Effects of Small-Scale Dead Wood Additions on Beetles in Southeastern U.S
Pitfall traps were used to sample beetles (Coleoptera) in plots with or without inputs of dead loblolly pine (Pinus taeda L.) wood at four locations (Louisiana, Mississippi, North Carolina and Texas) on the coastal plain of the southeastern United States. The plots were established in 1998 and sampling took place in 1998, 1999, and 2002 (only 1998 for North Carolina). Overall, beetles were more species rich, abundant and diverse in dead wood addition plots than in reference plots. While these differences were greatest in 1998 and lessened thereafter, they were not found to be significant in 1998 due largely to interactions between location and treatment. Specifically, the results from North Carolina were inconsistent with those from the other three locations. When these data were excluded from the analyses, the differences in overall beetle richness for 1998 became statistically significant. Beetle diversity was significantly higher in the dead wood plots in 1999 but by 2002 there were no differences between dead wood added and control plots. The positive influence of dead wood additions on the beetle community can be largely attributed to the saproxylic fauna (species dependent on dead wood), which, when analyzed separately, were significantly more species rich and diverse in dead wood plots in 1998 and 1999. Ground beetles (Carabidae) and other species, by contrast, were not significantly affected. These results suggest manipulations of dead wood in pine forests have variable effects on beetles according to life history characteristics.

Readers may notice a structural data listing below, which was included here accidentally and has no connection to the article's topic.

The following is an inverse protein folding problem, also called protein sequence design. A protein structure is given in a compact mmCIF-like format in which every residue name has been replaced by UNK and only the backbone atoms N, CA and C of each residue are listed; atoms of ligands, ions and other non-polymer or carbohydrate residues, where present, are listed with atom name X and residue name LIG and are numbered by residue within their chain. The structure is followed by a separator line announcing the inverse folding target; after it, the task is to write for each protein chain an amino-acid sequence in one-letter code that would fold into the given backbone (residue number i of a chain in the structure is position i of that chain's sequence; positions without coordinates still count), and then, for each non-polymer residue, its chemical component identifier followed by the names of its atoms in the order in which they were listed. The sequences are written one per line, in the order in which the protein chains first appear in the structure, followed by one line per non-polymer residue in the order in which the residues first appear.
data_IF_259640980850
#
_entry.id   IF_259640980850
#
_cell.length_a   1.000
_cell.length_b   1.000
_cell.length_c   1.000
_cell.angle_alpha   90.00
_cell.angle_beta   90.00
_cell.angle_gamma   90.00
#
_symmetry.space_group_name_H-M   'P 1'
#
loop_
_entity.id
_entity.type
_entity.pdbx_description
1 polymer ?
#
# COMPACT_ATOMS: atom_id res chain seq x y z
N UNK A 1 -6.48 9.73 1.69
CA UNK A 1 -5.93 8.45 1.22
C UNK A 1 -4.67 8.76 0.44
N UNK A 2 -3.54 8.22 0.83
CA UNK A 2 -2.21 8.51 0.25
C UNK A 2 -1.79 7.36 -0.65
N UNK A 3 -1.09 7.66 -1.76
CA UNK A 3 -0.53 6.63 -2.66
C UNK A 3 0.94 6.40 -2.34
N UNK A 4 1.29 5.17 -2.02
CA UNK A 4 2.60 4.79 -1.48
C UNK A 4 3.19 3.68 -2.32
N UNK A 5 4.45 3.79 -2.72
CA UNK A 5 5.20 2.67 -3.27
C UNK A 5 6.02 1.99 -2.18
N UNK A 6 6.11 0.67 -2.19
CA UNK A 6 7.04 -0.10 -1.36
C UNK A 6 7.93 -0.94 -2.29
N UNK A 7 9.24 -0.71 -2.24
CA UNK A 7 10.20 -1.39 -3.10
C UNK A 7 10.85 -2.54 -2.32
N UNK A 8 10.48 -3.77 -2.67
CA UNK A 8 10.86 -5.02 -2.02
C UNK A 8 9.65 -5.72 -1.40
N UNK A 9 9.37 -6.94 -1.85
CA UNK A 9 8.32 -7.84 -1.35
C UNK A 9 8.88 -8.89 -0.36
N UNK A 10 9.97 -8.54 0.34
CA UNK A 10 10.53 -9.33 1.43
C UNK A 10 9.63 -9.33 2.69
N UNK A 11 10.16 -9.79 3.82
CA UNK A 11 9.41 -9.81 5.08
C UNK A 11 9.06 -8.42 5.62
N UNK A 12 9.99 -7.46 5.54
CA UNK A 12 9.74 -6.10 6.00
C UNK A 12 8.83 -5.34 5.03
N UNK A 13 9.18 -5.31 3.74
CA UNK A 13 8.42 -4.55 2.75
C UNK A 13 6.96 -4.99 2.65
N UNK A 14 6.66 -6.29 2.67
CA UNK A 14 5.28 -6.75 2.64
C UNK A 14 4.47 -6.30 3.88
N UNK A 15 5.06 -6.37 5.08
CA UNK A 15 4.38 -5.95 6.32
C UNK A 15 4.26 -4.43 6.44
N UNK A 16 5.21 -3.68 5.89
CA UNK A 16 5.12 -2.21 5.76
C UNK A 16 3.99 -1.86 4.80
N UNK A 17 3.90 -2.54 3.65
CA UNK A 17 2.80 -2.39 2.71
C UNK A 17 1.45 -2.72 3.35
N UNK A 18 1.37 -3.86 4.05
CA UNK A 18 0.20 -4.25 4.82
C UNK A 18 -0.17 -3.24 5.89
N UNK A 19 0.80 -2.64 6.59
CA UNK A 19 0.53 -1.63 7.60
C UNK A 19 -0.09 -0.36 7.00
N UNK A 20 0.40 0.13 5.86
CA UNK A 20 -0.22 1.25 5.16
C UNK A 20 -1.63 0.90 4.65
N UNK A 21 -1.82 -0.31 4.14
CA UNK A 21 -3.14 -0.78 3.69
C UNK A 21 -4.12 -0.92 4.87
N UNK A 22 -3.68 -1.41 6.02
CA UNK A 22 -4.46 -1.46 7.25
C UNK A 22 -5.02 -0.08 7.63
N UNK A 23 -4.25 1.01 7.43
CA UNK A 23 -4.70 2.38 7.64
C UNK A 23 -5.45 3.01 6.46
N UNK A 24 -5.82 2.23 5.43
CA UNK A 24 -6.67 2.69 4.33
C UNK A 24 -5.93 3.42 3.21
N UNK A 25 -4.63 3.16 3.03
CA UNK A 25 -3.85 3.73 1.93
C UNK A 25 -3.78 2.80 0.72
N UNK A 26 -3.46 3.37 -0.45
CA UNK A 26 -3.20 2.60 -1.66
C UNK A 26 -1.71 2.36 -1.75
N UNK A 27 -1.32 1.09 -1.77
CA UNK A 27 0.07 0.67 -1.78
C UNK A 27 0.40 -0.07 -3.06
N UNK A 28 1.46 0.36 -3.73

Requesting Print Publications
Publication requests are subject to availability. Fiscal responsibility limits the hardcopies of publications we produce and distribute. Electronic versions of publications may be downloaded, distributed and printed.
Please make any requests at firstname.lastname@example.org.
- This article was written and prepared by U.S. Government employees on official time, and is therefore in the public domain.
- Our online publications are scanned and captured using Adobe Acrobat. During the capture process some typographical errors may occur. Please contact the SRS webmaster if you notice any errors which make this publication unusable.
- To view this article, download the latest version of Adobe Acrobat Reader.